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JAMA Intern Med. 2016 Oct 1;176(10):1474-1481. doi: 10.1001/jamainternmed.2016.1531.

Association of Bile Duct and Gallbladder Diseases With the Use of Incretin-Based Drugs in Patients With Type 2 Diabetes Mellitus.

Author information

1
Laboratory of Biostatistics, Epidemiology, and Public Health (Equipe d'Acceuil 2415), Faculty of Medicine, University of Montpellier, Montpellier, France2Department of Medical Pharmacology and Toxicology, Montpellier University Hospital, Montpellier, France.
2
Centre for Clinical Epidemiology, Lady Davis Institute, Jewish General Hospital, Montreal, Quebec, Canada4Division of Endocrinology, Jewish General Hospital, Montreal, Quebec, Canada.
3
Centre for Clinical Epidemiology, Lady Davis Institute, Jewish General Hospital, Montreal, Quebec, Canada.
4
Department of Medical Pharmacology and Toxicology, Montpellier University Hospital, Montpellier, France5Institut National de la Santé et de la Récherche Médicale (INSERM), Unité 1058, Faculty of Medicine, University Montpellier 1, Montpellier, France.
5
Division of Gastroenterology, McGill University Health Centre, Montreal, Quebec, Canada.
6
Centre for Clinical Epidemiology, Lady Davis Institute, Jewish General Hospital, Montreal, Quebec, Canada7Department of Oncology, McGill University, Montreal, Quebec, Canada.

Abstract

Importance:

The use of dipeptidyl-peptidase-4 (DPP-4) inhibitors and glucagon-like peptide 1 (GLP-1) analogues-a group of drugs used in the management of type 2 diabetes mellitus-may be associated with an increased risk of bile duct and gallbladder disease. To date, no observational study has assessed this possible association.

Objective:

To determine whether the use of DPP-4 inhibitors and GLP-1 analogues is associated with an increased risk of incident bile duct and gallbladder disease in patients with type 2 diabetes.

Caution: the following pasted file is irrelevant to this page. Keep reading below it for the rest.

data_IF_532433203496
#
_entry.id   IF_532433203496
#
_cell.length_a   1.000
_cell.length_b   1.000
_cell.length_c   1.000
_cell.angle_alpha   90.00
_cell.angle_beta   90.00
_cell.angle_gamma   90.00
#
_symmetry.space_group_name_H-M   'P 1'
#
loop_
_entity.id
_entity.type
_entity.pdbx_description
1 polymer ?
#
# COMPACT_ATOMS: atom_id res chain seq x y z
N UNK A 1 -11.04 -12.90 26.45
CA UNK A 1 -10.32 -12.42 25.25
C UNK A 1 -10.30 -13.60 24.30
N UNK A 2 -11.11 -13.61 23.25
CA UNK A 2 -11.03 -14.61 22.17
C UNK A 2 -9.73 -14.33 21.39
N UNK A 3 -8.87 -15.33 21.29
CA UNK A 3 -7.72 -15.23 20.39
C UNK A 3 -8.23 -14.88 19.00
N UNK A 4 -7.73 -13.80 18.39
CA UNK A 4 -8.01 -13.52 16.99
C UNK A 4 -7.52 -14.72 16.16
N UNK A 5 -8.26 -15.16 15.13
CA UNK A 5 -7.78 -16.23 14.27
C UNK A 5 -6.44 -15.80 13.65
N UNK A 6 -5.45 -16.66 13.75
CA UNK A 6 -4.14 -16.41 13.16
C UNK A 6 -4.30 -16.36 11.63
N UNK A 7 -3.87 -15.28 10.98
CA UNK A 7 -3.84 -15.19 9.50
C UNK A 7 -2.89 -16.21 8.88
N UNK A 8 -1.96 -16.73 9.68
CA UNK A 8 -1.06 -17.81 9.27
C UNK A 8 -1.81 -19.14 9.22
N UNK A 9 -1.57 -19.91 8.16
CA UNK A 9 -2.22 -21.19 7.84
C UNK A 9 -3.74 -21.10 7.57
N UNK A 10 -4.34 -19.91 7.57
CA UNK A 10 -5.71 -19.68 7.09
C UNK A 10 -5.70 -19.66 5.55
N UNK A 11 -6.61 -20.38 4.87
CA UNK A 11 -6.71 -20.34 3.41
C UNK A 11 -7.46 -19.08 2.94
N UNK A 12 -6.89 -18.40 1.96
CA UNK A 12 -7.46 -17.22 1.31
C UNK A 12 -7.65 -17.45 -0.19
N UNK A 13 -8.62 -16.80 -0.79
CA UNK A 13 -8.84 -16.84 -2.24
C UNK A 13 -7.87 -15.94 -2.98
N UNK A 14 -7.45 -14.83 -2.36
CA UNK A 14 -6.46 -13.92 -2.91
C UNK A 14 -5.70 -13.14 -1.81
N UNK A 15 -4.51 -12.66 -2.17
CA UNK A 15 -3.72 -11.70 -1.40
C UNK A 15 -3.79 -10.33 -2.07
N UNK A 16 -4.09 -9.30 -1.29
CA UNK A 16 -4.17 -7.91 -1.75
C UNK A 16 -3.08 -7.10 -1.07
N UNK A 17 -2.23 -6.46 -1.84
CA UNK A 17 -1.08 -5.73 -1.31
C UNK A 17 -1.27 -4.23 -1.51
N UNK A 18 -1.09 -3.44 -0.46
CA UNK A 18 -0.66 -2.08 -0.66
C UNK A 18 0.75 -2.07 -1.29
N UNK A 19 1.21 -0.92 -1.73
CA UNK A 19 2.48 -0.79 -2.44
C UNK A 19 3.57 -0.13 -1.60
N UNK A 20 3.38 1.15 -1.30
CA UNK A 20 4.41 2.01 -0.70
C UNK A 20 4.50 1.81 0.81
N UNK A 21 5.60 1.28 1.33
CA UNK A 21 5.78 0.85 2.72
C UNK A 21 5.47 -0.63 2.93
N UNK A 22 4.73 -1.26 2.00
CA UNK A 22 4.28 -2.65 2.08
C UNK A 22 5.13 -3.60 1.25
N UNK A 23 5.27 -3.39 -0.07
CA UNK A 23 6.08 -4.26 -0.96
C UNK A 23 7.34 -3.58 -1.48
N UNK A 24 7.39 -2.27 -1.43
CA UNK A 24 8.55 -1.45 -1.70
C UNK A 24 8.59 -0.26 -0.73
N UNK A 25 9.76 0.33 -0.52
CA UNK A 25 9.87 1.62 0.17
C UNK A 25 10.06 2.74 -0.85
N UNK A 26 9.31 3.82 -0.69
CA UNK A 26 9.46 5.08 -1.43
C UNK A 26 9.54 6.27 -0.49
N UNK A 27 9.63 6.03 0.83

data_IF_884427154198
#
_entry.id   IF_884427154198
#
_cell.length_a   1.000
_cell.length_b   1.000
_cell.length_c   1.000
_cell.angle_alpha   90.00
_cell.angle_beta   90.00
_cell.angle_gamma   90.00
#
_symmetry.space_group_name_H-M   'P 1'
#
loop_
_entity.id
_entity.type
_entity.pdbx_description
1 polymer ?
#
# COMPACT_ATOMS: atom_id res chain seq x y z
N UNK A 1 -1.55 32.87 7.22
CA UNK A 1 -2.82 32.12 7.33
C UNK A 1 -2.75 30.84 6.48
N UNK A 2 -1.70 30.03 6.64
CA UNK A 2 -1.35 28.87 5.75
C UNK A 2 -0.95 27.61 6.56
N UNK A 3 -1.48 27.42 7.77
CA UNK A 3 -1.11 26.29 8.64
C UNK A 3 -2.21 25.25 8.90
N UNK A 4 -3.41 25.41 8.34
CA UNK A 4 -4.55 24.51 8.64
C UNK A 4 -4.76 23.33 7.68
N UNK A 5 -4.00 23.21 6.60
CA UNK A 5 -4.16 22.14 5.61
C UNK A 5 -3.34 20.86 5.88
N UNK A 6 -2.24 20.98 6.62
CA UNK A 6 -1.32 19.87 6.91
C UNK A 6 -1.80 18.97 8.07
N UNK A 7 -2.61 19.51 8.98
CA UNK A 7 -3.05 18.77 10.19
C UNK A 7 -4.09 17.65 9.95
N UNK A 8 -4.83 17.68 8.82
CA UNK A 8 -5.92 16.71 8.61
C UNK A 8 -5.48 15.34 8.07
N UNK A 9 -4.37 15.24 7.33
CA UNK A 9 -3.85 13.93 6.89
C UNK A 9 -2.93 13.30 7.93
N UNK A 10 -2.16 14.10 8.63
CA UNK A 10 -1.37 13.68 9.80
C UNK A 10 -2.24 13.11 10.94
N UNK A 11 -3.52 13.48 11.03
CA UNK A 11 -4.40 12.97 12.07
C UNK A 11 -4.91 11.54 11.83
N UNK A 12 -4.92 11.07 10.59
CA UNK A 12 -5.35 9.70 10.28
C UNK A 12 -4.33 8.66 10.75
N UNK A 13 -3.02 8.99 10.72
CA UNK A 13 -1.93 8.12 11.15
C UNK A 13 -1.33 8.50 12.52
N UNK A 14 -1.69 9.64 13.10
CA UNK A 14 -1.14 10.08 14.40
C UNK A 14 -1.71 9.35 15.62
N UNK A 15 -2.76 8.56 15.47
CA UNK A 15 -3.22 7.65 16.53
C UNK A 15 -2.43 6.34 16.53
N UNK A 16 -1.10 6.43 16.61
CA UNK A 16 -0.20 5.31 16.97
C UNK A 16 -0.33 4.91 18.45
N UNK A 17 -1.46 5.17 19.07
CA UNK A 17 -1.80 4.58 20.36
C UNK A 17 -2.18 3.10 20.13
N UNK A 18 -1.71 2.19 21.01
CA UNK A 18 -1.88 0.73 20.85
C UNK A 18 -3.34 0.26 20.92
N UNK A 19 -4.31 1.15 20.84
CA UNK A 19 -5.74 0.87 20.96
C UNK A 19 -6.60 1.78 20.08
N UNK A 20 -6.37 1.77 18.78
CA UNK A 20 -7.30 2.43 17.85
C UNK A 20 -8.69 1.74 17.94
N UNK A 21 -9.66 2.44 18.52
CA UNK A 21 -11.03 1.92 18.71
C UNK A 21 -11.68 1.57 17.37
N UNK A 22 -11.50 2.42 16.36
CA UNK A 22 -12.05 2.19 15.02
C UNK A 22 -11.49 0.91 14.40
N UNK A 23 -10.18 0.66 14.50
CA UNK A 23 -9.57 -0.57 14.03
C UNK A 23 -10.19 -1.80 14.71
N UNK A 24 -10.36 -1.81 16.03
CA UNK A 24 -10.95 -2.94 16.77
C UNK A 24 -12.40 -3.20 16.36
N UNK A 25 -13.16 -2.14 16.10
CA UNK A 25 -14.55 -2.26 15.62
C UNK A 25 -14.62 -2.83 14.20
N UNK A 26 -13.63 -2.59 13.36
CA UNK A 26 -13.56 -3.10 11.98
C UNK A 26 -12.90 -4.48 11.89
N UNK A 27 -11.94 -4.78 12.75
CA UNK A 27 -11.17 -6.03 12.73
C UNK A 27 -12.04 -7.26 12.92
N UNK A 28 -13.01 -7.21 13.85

Design, Setting, and Participants:

A population-based cohort study linked the United Kingdom Clinical Practice Research Datalink with the Hospital Episodes Statistics database, yielding a cohort of 71 369 patients, 18 years or older, initiating an antidiabetic drug (including oral and injectable agents) between January 1, 2007, and March 31, 2014.

Exposures:

Current use of DPP-4 inhibitors and GLP-1 analogues (alone or in combination therapy) compared with current use of at least 2 oral antidiabetic drugs.

Main Outcomes and Measures:

Time-dependent Cox proportional hazards models were used to estimate hazard ratios (HRs) with 95% CIs of incident bile duct or gallbladder events (cholelithiasis, cholecystitis, cholangitis) causing hospitalization, comparing current use of DPP-4 inhibitors and GLP-1 analogues with current use of at least 2 oral antidiabetic drugs.

Results:

During 227 994 person-years of follow-up, 853 of the 71 369 patients were hospitalized for bile duct and gallbladder disease (incidence rate per 1000 person-years, 3.7; 95% CI, 3.5-4.0). Current use of DPP-4 inhibitors was not associated with an increased risk of bile duct and gallbladder disease compared with current use of at least 2 oral antidiabetic drugs (3.6 vs 3.3 per 1000 person-years; adjusted HR, 0.99; 95% CI, 0.75-1.32). In contrast, the use of GLP-1 analogues was associated with an increased risk of bile duct and gallbladder disease compared with current use of at least 2 oral antidiabetic drugs (6.1 vs 3.3 per 1000 person-years; adjusted HR, 1.79; 95% CI, 1.21-2.67). In a secondary analysis, GLP-1 analogues were also associated with an increased risk of cholecystectomy (adjusted HR, 2.08; 95% CI, 1.08-4.02).

Conclusions and Relevance:

The use of GLP-1 analogues was associated with an increased risk of bile duct and gallbladder disease. Physicians should be aware of this potential adverse event when prescribing these drugs.

PMID:
27478902
DOI:
10.1001/jamainternmed.2016.1531
[Indexed for MEDLINE]

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